non-dischargeable if the findings of the Arbitration Panel are
given effect here. In the instant proceeding, the Debtor seeks to
relitigate the merits of the Appellee's fraud claim while the
Appellees seek to apply the doctrine of collateral estoppel to
bar any such relitigation.
"In determining whether an arbitration decision in [Florida]
collaterally estops the debtor from relitigating the issues which
relate to dischargeability, the Court must refer to the
applicable [Florida] law which would give preclusive effect to
the decision and judgment, and decide if the required elements
have been satisfied." In re Guccione, 268 B.R. 10, 14 (Bankr.
E.D.N.Y. 2001) (applying Arizona law); see also In re
Hartman, 274 B.R. 911, 914 (Bankr. M.D. Fla. 2002) (applying
Florida law to determine preclusive effect of state court
judgment); In re Zangara, 217 B.R. 26, 31 (Bankr. E.D.N.Y.
1998) (stating "[a] prior state court judgment may bar discharge
of the debt evidenced by that judgment if . . . the law of the
state where the judgment was rendered would give preclusive
effect to the judgment. . . ."). The parties here do not dispute
that Florida law controls the applicability of collateral
estoppel in this proceeding. See Appellee Br. p. 9-10; Debtor
Br. p. 13-14.
Under Florida Law, three elements must be met for issue
preclusion apply: "(1) the issue at stake must be identical to
the one involved in the prior proceeding; (2) the issue must have
been actually litigated in the prior proceeding; and (3) the
determination must have been a critical and necessary part of the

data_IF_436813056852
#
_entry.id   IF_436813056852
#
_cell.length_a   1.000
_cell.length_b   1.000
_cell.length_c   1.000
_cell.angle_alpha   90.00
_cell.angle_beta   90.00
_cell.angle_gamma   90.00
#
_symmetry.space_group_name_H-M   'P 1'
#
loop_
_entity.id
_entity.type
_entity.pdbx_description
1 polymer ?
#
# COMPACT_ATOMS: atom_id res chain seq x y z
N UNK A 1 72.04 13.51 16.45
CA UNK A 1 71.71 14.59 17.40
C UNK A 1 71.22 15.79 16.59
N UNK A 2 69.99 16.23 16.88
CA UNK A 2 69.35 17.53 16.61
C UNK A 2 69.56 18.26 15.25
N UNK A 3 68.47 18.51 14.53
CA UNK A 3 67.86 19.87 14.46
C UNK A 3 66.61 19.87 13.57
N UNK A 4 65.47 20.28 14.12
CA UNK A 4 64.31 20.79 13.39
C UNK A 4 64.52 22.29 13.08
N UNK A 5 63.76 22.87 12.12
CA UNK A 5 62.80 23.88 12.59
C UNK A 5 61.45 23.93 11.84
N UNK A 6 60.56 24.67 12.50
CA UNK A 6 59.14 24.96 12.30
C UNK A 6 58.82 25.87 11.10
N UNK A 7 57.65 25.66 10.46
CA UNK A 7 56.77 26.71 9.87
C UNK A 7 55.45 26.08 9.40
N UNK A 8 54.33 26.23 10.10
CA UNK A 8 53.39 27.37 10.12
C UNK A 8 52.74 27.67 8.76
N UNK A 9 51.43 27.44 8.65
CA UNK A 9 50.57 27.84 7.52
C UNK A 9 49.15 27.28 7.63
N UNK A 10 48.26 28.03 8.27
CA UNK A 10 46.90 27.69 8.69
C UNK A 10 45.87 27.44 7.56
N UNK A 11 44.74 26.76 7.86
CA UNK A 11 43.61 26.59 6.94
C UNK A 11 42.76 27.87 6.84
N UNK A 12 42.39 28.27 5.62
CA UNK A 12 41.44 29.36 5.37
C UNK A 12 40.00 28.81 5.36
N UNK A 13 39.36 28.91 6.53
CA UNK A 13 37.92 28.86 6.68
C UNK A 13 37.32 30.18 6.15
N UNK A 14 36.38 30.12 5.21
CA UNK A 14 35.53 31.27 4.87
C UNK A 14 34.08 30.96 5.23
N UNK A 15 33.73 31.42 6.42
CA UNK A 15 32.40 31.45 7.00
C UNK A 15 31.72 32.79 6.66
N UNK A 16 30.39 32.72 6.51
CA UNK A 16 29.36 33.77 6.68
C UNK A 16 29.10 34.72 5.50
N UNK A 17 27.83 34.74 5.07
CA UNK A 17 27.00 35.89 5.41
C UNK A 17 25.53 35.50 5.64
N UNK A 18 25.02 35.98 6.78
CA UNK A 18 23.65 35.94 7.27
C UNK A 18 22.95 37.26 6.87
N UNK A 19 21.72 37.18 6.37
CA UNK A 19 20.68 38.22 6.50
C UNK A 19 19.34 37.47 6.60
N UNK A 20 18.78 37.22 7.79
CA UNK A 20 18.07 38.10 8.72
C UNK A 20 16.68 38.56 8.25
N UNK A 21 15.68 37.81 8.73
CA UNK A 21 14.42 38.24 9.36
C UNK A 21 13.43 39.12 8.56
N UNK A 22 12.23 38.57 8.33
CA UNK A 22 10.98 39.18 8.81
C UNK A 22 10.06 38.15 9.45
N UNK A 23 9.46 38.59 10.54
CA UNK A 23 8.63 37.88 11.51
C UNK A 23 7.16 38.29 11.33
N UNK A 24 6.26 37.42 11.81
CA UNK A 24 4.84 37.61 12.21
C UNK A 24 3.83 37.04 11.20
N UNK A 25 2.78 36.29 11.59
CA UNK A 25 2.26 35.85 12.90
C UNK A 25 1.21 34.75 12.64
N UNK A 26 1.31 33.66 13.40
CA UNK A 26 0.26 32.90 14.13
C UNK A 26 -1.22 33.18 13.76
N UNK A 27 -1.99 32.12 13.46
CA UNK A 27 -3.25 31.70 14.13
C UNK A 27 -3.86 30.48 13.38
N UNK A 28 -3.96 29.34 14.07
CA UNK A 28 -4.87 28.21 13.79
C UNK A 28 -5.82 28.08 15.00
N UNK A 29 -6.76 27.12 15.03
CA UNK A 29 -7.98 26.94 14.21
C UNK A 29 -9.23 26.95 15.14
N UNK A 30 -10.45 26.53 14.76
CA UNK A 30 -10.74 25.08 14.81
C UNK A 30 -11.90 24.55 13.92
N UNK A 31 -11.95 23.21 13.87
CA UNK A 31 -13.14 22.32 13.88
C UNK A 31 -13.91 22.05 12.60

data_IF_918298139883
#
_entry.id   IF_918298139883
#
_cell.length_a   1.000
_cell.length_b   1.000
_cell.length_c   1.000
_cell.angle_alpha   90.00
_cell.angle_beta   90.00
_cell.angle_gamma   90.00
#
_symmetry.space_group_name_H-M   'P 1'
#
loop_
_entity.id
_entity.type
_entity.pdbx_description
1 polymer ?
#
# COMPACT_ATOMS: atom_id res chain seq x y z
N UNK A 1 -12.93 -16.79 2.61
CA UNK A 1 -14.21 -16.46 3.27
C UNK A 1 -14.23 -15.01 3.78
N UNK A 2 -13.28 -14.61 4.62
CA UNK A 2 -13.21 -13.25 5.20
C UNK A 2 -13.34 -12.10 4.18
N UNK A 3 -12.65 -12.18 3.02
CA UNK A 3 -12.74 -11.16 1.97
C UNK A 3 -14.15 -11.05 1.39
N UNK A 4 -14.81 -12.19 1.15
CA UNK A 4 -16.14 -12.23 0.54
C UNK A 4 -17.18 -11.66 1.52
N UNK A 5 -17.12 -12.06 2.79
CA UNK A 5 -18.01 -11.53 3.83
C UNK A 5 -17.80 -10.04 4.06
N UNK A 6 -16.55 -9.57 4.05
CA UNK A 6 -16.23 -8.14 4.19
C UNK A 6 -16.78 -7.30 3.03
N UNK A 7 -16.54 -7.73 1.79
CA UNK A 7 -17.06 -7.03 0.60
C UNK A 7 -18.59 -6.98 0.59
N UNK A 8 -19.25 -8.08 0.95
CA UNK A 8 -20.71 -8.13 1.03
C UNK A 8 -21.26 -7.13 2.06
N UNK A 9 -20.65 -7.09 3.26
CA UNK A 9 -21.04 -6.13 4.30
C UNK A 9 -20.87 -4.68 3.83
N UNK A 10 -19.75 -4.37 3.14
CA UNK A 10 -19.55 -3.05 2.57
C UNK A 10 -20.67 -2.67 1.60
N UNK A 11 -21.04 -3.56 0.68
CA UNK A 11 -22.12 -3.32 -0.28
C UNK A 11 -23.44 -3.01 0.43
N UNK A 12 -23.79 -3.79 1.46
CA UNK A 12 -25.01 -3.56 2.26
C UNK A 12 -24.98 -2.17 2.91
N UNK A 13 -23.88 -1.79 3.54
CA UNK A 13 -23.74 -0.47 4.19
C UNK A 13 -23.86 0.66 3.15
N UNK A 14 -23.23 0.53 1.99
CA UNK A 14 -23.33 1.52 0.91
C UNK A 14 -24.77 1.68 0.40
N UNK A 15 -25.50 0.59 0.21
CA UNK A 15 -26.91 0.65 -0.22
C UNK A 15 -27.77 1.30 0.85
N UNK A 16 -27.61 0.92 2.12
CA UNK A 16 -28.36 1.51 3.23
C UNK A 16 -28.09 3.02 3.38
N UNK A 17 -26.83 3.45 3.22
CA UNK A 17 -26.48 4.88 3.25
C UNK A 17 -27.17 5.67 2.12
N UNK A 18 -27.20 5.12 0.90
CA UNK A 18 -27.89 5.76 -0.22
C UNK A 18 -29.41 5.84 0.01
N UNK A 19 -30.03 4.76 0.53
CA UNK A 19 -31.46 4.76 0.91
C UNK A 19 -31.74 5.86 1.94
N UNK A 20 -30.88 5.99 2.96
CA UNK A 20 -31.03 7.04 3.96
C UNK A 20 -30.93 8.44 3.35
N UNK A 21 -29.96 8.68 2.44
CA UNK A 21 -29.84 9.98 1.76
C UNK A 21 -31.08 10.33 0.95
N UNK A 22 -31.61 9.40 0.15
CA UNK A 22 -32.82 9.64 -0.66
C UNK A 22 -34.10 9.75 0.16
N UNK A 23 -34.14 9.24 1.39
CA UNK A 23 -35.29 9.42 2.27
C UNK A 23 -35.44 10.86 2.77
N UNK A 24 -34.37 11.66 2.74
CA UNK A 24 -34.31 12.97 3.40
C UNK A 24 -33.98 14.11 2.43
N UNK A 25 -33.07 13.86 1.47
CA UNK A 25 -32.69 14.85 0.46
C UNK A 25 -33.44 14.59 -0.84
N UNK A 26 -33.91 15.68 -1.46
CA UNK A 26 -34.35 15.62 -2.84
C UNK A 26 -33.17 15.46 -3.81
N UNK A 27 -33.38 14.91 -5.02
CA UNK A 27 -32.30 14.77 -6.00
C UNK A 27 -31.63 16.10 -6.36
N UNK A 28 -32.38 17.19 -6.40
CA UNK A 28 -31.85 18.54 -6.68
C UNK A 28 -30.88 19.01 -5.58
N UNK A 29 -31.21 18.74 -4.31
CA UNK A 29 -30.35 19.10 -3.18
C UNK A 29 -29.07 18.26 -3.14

judgment in that prior proceeding." In re Hartman,
274 B.R. at 914 (interpreting Florida's law of collateral estoppel); In re
Bush, 62 F.3d 1319, 1322 (11th Cir. 1995) (same).
The first element requires that the issue at stake must be
identical to the one involved in the prior proceeding. In re
Hartman, 274, B.R. at 914. Here, the Appellees alleged facts in
the Arbitration Proceeding nearly identical to the ones alleged
in the non-dischargeability proceeding. See id. at 915 ("To
prove fraud under Florida Law, a plaintiff must establish that
the defendant made a `deliberate and knowing misrepresentation
designed to cause, and actually causing detrimental reliance by
the plaintiff.'"). "The Eleventh Circuit has held that the
elements for common law fraud in Florida closely mirror the
requirements of § 523(a)(2)(A)." Id. (citing In re St.
Laurent, II, 991 F.2d 672, 676 (11th Cir. 1993)). In fact, the
Arbitration Award recites verbatim the applicable elements under
§ 523(a). Therefore, the first element of collateral estoppel is
met here because the issues alleged in the Arbitration Proceeding
are identical to the necessary elements of § 523(a)(2)(A).
The second element requires that the issue presented must have
been actually litigated in the prior proceeding. Id. at 914.
The Debtor argues that he did not have a full and fair
opportunity to litigate the issue at the Arbitration Proceeding
because the Arbitration Panel, while allowing him to be present,
precluded him from testifying or offering evidence in his own
behalf. See Debtor Br. p. 22. Due to his inability to
participate, Debtor argues that the Arbitration Award is not
entitled to full faith and credit or collateral estoppel. Id.
However, what Debtor fails to include in his brief are the
facts which both Appellees and the Bankruptcy Court found to be
relevant: Debtor's preclusion from presenting evidence at the
hearing resulted from his failure to respond to three prior
orders throughout the arbitration, which took several years to
conclude. See Appellees' Br., p. 14. "His choice to comply or
not to comply with the directives were his choice. Failure to